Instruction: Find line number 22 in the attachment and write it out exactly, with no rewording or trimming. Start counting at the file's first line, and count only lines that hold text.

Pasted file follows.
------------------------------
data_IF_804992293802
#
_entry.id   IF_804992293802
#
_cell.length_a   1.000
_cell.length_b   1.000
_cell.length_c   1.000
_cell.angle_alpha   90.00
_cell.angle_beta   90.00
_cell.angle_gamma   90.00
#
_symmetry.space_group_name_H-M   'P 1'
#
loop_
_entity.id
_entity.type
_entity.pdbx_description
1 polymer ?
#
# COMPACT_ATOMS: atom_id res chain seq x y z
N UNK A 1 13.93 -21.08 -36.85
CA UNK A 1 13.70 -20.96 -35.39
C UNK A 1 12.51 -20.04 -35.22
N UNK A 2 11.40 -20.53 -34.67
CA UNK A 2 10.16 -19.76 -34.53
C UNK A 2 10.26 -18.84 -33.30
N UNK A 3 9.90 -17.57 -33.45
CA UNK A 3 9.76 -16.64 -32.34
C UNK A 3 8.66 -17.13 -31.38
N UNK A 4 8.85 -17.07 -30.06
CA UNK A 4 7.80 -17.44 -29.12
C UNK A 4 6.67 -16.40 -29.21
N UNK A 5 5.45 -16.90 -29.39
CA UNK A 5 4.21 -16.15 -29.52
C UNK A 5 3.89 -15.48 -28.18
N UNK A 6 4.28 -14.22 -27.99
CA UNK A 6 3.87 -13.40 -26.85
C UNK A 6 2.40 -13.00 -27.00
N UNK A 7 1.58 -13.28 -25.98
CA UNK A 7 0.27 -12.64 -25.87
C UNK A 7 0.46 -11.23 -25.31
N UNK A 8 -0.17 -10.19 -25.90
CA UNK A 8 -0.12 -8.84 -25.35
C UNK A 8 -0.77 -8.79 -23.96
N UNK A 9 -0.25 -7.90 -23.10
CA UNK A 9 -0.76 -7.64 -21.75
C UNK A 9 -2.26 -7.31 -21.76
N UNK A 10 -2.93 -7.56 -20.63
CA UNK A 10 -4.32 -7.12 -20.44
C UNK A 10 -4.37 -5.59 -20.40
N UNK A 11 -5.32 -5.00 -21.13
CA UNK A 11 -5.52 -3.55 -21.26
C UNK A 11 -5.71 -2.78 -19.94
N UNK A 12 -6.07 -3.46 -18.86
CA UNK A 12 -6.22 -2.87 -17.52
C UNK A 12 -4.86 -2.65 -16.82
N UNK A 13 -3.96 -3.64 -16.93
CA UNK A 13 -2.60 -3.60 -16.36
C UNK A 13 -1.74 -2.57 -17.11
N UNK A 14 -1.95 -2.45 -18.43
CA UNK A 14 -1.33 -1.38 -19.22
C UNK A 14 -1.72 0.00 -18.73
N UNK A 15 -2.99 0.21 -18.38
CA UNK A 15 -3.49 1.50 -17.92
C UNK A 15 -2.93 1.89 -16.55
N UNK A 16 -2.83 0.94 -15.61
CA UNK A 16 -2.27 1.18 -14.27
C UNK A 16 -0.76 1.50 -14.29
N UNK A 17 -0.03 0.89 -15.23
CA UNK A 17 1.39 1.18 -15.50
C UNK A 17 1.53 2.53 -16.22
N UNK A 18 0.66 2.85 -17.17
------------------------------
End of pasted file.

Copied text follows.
CA UNK A 1 13.70 -20.96 -35.39